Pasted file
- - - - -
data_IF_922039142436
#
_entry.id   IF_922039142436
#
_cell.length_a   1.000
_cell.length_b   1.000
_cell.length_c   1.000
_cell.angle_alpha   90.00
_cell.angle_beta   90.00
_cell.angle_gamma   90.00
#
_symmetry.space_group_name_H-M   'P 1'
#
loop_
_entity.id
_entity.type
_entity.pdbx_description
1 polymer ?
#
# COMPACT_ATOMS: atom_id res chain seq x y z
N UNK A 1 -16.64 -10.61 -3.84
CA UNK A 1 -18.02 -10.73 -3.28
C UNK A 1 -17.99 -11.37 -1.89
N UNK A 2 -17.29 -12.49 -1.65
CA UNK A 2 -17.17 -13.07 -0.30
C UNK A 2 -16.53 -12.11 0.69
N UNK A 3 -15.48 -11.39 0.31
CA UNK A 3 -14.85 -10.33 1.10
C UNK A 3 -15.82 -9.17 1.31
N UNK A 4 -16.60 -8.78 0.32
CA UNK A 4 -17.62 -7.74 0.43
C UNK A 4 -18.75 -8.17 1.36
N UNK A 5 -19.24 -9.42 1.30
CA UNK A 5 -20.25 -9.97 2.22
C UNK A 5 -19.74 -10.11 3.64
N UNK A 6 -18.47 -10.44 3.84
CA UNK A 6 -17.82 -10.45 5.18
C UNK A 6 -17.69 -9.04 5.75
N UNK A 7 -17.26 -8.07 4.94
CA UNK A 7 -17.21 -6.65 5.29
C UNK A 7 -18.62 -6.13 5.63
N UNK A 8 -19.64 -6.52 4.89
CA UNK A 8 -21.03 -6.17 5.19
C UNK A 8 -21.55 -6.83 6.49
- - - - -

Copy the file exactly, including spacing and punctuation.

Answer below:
data_IF_922039142436
#
_entry.id   IF_922039142436
#
_cell.length_a   1.000
_cell.length_b   1.000
_cell.length_c   1.000
_cell.angle_alpha   90.00
_cell.angle_beta   90.00
_cell.angle_gamma   90.00
#
_symmetry.space_group_name_H-M   'P 1'
#
loop_
_entity.id
_entity.type
_entity.pdbx_description
1 polymer ?
#
# COMPACT_ATOMS: atom_id res chain seq x y z
N UNK A 1 -16.64 -10.61 -3.84
CA UNK A 1 -18.02 -10.73 -3.28
C UNK A 1 -17.99 -11.37 -1.89
N UNK A 2 -17.29 -12.49 -1.65
CA UNK A 2 -17.17 -13.07 -0.30
C UNK A 2 -16.53 -12.11 0.69
N UNK A 3 -15.48 -11.39 0.31
CA UNK A 3 -14.85 -10.33 1.10
C UNK A 3 -15.82 -9.17 1.31
N UNK A 4 -16.60 -8.78 0.32
CA UNK A 4 -17.62 -7.74 0.43
C UNK A 4 -18.75 -8.17 1.36
N UNK A 5 -19.24 -9.42 1.30
CA UNK A 5 -20.25 -9.97 2.22
C UNK A 5 -19.74 -10.11 3.64
N UNK A 6 -18.47 -10.44 3.84
CA UNK A 6 -17.82 -10.45 5.18
C UNK A 6 -17.69 -9.04 5.75
N UNK A 7 -17.26 -8.07 4.94
CA UNK A 7 -17.21 -6.65 5.29
C UNK A 7 -18.62 -6.13 5.63
N UNK A 8 -19.64 -6.52 4.89
CA UNK A 8 -21.03 -6.17 5.19
C UNK A 8 -21.55 -6.83 6.49